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ZAP-70 Deficiency

By James Fernandez, MD, PhD, RJ Fasenmyer Center for Clinical Immunology

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ZAP-70 (zeta-associated protein 70) deficiency is impaired T-cell activation caused by a signaling defect.

ZAP-70 deficiency is a primary immunodeficiency disorder that involves cellular immunity deficiencies. Inheritance is autosomal recessive.

ZAP-70 is important in T-cell signaling and in T-cell selection in the thymus. ZAP-70 deficiency causes T-cell activation defects.

Patients who have ZAP-70 deficiency present during infancy or early childhood with recurrent infections similar to those in severe combined immunodeficiency (SCID); however, they live longer, and the deficiency may not be diagnosed until they are several years old. Patients have normal, low, or elevated serum immunoglobulin levels and normal or elevated numbers of circulating CD4 T cells but essentially no CD8 T cells. Their CD4 T cells do not respond to mitogens or allogeneic cells in vitro and do not produce cytotoxic T cells. In contrast, natural killer cell activity is normal.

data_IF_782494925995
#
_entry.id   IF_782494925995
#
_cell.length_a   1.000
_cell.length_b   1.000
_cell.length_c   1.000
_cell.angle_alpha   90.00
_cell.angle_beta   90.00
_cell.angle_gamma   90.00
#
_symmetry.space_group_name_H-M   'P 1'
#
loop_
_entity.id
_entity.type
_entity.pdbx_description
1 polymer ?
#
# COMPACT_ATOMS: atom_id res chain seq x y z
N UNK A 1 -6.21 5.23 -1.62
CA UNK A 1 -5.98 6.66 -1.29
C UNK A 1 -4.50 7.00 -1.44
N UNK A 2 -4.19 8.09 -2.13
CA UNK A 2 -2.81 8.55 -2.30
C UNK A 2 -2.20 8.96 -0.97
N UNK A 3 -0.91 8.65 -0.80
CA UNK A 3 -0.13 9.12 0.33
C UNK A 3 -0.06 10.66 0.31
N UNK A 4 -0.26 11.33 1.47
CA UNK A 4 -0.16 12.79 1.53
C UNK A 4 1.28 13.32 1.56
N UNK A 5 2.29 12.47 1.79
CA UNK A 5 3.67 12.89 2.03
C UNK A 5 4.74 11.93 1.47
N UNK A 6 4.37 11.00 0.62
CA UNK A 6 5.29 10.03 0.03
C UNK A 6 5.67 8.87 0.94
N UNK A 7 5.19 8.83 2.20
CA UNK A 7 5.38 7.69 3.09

Diagnosis of ZAP-70 deficiency is similar to that for SCID.

The disorder is fatal unless treated by hematopoietic stem cell transplantation.

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